Jalopy is a game about driving a terrible car in a land of psychopaths.

Written by Rick Lane

May 3, 2016 // 12:31 p.m.

Tags: #jalopy #minskworks #road-trip-simulator #top-gear


Jalopy is a game about driving a terrible car in a land of psychopaths.

Jalopy is a game about driving a terrible car in a land of psychopaths.

Developer: Minskworks
Publisher: Excalibur Games
Platform: PC
Release: Out now (Early Access)

I'm about 100 kilometres into my journey to Dresden when smoke begins to pour from the engine of my Laika 106 Deluxe, a car that is essentially a mechanical pick 'n' mix sat atop an axle. My Uncle, whose name is apparently "Uncle", burbles at me like a clogged drain to pull over and inspect the damage at the next opportunity. But opportunities to stop on the German Autobahn are fairly uncommon, and so I pull up at the side of the road near the entrance to a tunnel, where there seems to be a tiny scrap of hard-shoulder.

Before I can even turn off the engine, however, another car slams into the back of us, and I incur a penalty of 10, er, monies (I don't know what the name of Jalopy's currency is). Moments later, a second car bounces off our rear light like a pinball, shortly followed by a third vehcile. By the time I've decided that this is perhaps not the best place to inspect the now dramatically increased damage to my car, I've incurred a penalty of 40 monies for the audacious crime of being repeatedly rear-ended by a bunch of furious German drivers. Given I only started the game with 100 monies in my wallet, this is hardly a promising start to our journey.

Jalopy is a game about driving a terrible car in a land of psychopaths.

This omen proved ill indeed. Our adventure ended about five minutes later, when our battered little Laika failed to climb a 20-degree incline, leaving us stranded somewhere between Berlin and Dresden.

When I saw the initial trailer for Jalopy, I was absolutely captivated at the prospect. Here was what appeared to be whimsical, laid-back road-trip game that sees you exploring the aesthetically abstract countryside of Eastern Europe during the collapse of Communism. It ticked all of my boxes as to what makes a great computer game, freewheeling exploration, a highly tangible world, oppressive Soviet dictatorships, I couldn't wait to play it.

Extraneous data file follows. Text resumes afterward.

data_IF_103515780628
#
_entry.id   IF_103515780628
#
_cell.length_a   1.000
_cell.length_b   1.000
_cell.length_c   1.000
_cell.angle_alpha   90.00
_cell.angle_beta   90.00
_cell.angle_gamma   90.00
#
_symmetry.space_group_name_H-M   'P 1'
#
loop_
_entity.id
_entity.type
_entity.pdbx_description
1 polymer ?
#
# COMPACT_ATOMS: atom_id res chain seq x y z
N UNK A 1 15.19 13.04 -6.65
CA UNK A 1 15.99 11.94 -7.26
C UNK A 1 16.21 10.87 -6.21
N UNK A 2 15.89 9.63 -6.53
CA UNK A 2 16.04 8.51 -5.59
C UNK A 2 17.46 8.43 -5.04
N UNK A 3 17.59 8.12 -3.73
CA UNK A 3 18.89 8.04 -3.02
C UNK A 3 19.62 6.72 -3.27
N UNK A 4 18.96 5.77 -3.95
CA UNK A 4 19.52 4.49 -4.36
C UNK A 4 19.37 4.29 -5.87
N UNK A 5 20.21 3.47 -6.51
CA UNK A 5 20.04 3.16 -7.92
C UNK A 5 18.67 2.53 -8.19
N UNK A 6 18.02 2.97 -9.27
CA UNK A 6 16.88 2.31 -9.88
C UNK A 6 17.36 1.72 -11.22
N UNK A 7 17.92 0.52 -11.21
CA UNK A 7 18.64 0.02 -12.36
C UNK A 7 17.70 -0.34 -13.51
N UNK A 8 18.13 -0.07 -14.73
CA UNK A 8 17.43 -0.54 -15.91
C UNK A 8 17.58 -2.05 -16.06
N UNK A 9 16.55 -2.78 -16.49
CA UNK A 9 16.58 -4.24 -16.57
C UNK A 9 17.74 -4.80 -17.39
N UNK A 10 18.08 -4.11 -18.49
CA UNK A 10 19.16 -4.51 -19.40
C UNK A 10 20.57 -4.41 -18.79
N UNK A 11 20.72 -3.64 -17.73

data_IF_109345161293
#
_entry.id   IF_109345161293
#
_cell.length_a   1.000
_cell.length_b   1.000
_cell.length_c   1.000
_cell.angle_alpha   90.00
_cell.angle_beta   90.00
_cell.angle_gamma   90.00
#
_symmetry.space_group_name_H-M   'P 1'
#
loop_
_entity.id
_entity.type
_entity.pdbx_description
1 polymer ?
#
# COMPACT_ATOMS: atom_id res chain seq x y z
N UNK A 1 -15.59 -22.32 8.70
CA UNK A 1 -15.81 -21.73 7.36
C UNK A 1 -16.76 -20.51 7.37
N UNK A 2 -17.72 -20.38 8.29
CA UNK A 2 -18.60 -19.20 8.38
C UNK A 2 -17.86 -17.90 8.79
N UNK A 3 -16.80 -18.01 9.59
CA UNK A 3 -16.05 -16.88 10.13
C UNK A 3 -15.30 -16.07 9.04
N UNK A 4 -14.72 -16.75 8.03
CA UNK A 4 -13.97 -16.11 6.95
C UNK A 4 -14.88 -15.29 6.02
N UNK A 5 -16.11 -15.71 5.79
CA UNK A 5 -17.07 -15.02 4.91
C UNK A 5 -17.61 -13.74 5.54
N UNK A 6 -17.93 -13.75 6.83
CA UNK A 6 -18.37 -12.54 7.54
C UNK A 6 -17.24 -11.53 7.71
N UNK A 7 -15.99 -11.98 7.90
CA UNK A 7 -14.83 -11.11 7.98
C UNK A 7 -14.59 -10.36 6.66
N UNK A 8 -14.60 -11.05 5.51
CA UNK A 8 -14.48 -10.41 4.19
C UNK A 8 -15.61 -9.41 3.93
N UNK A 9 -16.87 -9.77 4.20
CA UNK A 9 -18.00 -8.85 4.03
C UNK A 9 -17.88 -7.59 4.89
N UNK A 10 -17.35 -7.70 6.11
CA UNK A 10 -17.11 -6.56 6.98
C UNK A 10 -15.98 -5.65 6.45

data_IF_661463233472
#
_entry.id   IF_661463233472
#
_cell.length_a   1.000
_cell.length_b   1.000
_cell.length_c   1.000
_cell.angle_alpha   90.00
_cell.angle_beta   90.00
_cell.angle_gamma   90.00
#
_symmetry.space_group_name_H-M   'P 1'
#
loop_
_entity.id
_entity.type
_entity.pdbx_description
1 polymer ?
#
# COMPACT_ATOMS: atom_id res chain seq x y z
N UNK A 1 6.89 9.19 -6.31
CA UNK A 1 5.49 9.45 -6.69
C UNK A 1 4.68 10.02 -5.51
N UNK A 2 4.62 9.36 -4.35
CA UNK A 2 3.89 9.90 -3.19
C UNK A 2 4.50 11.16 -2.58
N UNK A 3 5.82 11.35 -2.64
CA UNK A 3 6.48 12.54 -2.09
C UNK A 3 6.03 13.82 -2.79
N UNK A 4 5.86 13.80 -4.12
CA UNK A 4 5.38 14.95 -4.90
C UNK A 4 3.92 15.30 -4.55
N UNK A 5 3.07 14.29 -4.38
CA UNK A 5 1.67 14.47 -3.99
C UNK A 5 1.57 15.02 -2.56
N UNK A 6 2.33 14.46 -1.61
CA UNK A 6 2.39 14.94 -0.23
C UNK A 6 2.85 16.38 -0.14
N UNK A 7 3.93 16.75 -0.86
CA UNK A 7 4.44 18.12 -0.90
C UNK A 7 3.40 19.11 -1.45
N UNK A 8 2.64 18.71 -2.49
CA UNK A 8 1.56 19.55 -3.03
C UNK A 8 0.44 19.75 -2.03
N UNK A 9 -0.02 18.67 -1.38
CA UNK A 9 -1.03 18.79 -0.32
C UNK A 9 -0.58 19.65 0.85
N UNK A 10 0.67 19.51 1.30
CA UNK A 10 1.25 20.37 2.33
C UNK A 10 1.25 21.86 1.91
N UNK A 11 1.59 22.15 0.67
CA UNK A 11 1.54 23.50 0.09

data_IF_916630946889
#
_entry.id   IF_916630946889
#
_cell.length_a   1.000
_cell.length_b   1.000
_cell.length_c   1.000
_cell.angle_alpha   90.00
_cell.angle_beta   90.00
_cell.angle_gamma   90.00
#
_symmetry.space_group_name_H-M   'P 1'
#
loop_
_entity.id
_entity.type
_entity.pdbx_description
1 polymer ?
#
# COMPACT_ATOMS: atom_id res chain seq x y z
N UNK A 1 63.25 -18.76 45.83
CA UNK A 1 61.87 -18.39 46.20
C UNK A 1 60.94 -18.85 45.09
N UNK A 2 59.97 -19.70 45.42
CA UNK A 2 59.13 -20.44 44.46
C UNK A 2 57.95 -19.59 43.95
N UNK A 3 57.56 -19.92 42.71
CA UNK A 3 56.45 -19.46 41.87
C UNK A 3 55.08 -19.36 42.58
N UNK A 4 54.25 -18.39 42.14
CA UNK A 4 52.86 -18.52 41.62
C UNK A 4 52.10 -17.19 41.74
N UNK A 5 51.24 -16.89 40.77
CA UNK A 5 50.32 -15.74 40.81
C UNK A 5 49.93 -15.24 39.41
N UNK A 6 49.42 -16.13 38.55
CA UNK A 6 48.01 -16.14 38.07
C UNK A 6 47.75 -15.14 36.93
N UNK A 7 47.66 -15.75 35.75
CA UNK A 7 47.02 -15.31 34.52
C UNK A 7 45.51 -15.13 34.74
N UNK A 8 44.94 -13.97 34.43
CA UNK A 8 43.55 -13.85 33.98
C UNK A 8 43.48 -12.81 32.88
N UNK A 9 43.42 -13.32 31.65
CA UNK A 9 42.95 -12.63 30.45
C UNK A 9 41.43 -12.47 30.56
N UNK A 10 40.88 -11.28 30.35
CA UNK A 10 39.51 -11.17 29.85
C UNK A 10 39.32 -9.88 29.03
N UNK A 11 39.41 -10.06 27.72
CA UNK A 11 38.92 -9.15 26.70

Jalopy is a game about driving a terrible car in a land of psychopaths.

Now that I have, I was surprised to discover that Jalopy is both exactly what I expected and nothing like it at all. It is a game that demonstrates a love for travel and exploration, but it's also fearsomely challenging. A dozen things can go wrong on your journey, and given my experience so far, if it can go wrong it almost certainly will.

The premise of Jalopy sees you driving your kindly, albeit worryingly drunk-sounding Uncle from Germany to Turkey, for reasons which I'm guessing will become apparent during the course of the trip. Only two of the total five countries are currently available to drive through, Germany and the Czech Republic. The game is split up into separate days, with each day seeing you complete a different "route" between two cities. These routes are randomly generated each time you play, and for each day you can choose between three of them which vary in both of length and challenge. Certain landmarks are fixed regardless of which route you choose, but the landscape between those locations is different every time.

Jalopy is a game about driving a terrible car in a land of psychopaths.

So you drive merrily through picturesque locations rendered abstractly by the game's painterly art-style, enjoying the gradual sweep and meander of the tarmac in front of you, and listening to your old Uncle as he chats and directs you and reminisces about the olden days. It's all very pleasant and jolly and lackadaisical. And then you suddenly run out of fuel because you missed the turning for the last petrol station for fifty kilometres, at which point you're more or less screwed.

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